Where are you saving for retirement? For many Americans, there's only one answer: in a workplace-sponsored 401(k). These tax-advantaged retirement accounts hold some $6 trillion in U.S. retirement assets. They offer savers a range of benefits, including automatic, pre-tax payroll contributions, tax-deferred earnings growth, and, often, employer-funded contributions.
Unfortunately, the tax perks associated with 401(k) saving may lose their luster in coming years. Here's why: When you take distributions from your 401(k) in retirement, those amounts are fully taxable as regular income, just like a paycheck would be. You accept that future liability as a trade-off for tax-free contributions today and tax-deferred earnings over time. That trade-off makes sense, because most savers expect their effective tax rate in retirement to be lower than it is today.
The problem? The coronavirus crisis and the resulting unemployment means lower income tax revenue for federal and state governments. States are additionally feeling the sting of lower sales tax revenue since so many businesses were shuttered in March and April of this year. Plus, the federal government will end up spending trillions on coronavirus stimulus programs. The CARES Act alone has an estimated cost of $1.8 trillion.
The logical resolution for governments facing budget deficits is to raise taxes. And when taxes are poised to rise, deferring them in a 401(k) puts you at risk of paying more later.
Don't give up on your 401(k)
While prospect of higher taxes isn't great news for 401(k) savers, it's not reason enough to ditch your workplace plan entirely. Many 401(k)s are still funding employer match contributions, and you should take full advantage of those. Matching contributions can expedite your wealth production significantly. Say you make $70,000 annually and you're contributing 10%. Your employer matches up to 3%. After 10 years of investing at a growth rate of 7%, you'd have about $132,000 -- with about $30,000 coming directly from your employer match. You don't want to turn away that kind of cash.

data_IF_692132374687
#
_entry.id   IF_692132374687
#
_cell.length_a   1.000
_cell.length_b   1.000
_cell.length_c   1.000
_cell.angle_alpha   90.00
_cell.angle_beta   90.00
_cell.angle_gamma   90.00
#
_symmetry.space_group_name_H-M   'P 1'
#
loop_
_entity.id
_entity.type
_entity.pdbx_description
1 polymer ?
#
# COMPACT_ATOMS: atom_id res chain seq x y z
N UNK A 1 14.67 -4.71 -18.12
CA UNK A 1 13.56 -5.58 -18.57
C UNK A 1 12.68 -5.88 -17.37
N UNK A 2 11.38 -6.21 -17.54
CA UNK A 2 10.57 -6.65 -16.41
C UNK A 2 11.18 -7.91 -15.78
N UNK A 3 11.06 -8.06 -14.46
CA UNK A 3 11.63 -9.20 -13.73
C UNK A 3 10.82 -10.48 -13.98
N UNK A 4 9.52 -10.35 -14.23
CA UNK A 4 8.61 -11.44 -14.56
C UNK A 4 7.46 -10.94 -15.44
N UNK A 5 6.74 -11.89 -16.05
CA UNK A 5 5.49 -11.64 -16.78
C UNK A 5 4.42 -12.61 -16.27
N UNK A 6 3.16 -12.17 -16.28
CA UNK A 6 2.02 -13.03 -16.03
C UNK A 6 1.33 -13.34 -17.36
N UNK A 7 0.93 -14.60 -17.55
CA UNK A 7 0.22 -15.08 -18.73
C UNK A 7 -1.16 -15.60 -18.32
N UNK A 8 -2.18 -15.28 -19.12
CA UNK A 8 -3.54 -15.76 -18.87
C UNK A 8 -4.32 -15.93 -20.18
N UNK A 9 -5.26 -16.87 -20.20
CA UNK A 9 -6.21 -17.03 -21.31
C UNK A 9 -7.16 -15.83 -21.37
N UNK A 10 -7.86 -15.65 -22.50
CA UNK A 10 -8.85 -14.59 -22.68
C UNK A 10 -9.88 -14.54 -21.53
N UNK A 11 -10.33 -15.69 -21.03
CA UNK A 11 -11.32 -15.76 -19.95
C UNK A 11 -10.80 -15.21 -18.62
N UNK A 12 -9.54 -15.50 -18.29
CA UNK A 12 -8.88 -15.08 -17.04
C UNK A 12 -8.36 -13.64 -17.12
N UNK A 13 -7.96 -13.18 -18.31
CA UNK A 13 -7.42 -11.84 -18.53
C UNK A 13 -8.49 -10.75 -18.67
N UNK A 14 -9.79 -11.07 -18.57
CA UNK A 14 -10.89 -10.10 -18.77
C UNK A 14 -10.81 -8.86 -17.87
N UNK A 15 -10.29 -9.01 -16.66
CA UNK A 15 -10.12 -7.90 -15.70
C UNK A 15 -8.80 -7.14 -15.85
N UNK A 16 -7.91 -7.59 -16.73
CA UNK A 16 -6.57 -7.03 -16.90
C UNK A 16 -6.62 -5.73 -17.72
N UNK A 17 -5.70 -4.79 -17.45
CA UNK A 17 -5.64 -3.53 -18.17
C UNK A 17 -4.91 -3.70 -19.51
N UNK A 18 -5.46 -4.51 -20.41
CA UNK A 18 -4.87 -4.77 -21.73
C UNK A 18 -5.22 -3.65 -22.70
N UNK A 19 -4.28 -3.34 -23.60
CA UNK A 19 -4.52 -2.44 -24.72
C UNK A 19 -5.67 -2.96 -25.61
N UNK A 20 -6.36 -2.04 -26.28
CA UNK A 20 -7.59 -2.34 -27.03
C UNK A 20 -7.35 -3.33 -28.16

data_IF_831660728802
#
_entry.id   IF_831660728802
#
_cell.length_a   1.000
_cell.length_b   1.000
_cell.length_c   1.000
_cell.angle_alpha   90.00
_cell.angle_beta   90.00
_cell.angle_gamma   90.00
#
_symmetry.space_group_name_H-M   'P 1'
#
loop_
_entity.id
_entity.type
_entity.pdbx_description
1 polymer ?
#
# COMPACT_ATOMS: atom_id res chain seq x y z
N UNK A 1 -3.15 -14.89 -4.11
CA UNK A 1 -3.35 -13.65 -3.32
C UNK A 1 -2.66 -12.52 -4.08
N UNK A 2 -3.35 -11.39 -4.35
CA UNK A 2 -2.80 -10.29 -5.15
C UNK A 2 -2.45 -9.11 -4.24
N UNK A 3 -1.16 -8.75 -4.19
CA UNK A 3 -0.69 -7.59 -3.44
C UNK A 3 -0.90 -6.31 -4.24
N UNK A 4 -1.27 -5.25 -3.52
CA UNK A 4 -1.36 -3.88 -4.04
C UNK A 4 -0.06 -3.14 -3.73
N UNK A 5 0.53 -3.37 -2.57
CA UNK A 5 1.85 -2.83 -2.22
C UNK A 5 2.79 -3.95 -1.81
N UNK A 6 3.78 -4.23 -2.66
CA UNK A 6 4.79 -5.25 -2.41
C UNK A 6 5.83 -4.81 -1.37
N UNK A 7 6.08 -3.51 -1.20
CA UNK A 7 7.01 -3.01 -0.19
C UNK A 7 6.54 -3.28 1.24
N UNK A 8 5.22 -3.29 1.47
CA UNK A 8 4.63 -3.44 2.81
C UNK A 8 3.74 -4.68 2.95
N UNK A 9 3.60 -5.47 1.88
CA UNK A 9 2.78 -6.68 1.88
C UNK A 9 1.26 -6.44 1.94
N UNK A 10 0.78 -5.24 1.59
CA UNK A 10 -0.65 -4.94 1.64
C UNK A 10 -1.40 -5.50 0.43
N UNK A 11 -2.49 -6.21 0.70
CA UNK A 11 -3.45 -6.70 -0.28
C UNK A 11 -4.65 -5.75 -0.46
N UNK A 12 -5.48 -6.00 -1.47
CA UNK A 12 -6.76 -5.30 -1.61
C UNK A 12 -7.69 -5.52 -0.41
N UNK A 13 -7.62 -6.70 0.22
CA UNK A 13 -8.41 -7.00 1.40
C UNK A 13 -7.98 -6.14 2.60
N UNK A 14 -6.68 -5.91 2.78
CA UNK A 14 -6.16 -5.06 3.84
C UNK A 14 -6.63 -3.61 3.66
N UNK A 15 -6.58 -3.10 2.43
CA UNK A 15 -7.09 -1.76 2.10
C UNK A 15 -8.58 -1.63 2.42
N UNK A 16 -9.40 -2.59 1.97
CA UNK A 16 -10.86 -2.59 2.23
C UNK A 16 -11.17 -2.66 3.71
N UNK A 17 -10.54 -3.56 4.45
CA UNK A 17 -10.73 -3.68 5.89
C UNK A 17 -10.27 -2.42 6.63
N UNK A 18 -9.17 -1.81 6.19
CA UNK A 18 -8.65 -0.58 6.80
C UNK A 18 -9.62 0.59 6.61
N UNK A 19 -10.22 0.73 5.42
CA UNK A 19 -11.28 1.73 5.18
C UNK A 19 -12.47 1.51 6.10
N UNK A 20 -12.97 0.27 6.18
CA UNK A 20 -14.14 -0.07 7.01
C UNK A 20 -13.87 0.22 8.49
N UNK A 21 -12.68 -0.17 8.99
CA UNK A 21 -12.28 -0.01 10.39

Funds in your 401(k) are also protected from liens and creditors, which is a big advantage over taxable brokerage accounts.
Create nontaxable income streams
You can hedge against future tax increases by taking steps now to build nontaxable streams of retirement income. Do that by saving to a Roth account or a taxable brokerage account. Contributions to designated Roth accounts and Roth IRAs are not tax-deductible, but earnings grow tax-free and distributions in retirement are tax-free. Taxable brokerage accounts offer no tax perks. But if you pay taxes annually on realized gains, dividends, and interest, you can withdraw cash without tax implications.
For most savers, the best option is contributing to a designated Roth account if your 401(k) offers that feature. Check with your plan administrator. The designated Roth account is basically a subset of your 401(k); you'd elect to make after-tax contributions there, and then the funds are available for tax-free withdrawals later.
Your Roth deposits do count against the 2020 401(k) contribution cap of $19,500, or $26,000 if you're 50 or older. But there are no income limitations on these contributions.
If you don't have a designated Roth account, you can funnel cash into a Roth IRA as long as you meet the income requirements. Normally, IRA contributions are capped at $6,000, or $7,000 if you're 50 or older. But those caps start phasing out when your modified Adjusted Gross Income (AGI) is higher than $196,000 for married filers or $124,000 for single filers.
The last option is a taxable brokerage account, which does incur taxes year to year, but has no caps, restrictions, or withdrawal limitations.
Save in and outside your 401(k)
Even with the potential for rising taxes, keep saving in your 401(k) and earning your free employer match. But also protect yourself against future tax changes by building up your tax-free sources of retirement income. Having taxable and nontaxable income at the ready gives you flexibility to manage through any tax hikes that might come your way.
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